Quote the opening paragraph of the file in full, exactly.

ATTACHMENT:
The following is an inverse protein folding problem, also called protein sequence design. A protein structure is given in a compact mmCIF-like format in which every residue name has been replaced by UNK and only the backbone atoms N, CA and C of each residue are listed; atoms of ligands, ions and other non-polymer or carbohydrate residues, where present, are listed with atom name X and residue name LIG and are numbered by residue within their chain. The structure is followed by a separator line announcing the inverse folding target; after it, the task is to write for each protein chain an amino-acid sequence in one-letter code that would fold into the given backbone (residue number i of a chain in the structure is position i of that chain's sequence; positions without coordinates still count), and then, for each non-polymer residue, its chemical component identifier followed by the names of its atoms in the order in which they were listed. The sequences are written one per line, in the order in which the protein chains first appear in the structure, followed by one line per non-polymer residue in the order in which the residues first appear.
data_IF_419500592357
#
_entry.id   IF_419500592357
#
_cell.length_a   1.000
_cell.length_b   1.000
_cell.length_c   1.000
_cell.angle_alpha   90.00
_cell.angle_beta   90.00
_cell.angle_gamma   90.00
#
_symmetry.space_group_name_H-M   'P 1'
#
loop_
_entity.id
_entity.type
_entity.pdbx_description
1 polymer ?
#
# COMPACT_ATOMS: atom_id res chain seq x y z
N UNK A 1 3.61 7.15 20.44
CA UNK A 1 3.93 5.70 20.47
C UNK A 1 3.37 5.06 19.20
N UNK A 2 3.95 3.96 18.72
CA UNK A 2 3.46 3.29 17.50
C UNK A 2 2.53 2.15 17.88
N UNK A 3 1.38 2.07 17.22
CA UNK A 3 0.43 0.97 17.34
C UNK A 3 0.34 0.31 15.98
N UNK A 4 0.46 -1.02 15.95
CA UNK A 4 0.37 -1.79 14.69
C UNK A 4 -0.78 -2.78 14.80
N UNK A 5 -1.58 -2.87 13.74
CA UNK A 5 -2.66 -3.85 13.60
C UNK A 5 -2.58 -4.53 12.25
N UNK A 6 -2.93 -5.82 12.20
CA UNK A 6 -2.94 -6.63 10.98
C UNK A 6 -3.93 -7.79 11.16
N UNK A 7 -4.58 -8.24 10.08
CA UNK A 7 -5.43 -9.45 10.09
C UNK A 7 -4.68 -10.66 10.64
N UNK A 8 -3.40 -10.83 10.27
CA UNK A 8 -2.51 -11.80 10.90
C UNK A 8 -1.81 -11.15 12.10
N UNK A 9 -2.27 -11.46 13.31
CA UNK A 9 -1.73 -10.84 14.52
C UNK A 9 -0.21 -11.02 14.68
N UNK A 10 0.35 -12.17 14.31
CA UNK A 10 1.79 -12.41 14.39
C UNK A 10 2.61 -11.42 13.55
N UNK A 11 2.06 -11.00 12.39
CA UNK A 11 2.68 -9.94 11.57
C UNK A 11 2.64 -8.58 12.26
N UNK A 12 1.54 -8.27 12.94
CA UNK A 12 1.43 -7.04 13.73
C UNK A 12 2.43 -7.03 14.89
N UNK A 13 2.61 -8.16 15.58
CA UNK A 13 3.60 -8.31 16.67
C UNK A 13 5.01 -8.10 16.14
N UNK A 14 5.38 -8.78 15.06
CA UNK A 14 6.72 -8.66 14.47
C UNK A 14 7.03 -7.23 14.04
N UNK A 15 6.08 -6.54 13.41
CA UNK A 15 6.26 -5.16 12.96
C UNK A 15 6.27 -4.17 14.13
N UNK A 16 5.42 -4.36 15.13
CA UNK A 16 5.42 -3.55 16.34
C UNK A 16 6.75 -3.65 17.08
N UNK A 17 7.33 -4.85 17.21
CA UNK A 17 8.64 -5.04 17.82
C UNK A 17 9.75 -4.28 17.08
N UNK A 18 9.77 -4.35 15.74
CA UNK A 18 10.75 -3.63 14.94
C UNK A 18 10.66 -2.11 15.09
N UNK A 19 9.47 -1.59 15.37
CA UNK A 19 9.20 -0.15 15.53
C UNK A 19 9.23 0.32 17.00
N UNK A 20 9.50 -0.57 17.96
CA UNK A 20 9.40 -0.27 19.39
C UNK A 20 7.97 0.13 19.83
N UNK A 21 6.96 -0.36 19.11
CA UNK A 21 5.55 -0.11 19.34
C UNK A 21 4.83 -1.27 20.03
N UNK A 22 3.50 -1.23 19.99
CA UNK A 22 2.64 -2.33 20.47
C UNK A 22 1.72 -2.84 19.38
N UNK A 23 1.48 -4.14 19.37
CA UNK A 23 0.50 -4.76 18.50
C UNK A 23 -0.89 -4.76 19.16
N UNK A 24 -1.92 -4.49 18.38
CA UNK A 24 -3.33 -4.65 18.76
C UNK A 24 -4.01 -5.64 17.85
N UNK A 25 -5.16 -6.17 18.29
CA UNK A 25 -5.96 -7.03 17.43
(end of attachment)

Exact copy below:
The following is an inverse protein folding problem, also called protein sequence design. A protein structure is given in a compact mmCIF-like format in which every residue name has been replaced by UNK and only the backbone atoms N, CA and C of each residue are listed; atoms of ligands, ions and other non-polymer or carbohydrate residues, where present, are listed with atom name X and residue name LIG and are numbered by residue within their chain. The structure is followed by a separator line announcing the inverse folding target; after it, the task is to write for each protein chain an amino-acid sequence in one-letter code that would fold into the given backbone (residue number i of a chain in the structure is position i of that chain's sequence; positions without coordinates still count), and then, for each non-polymer residue, its chemical component identifier followed by the names of its atoms in the order in which they were listed. The sequences are written one per line, in the order in which the protein chains first appear in the structure, followed by one line per non-polymer residue in the order in which the residues first appear.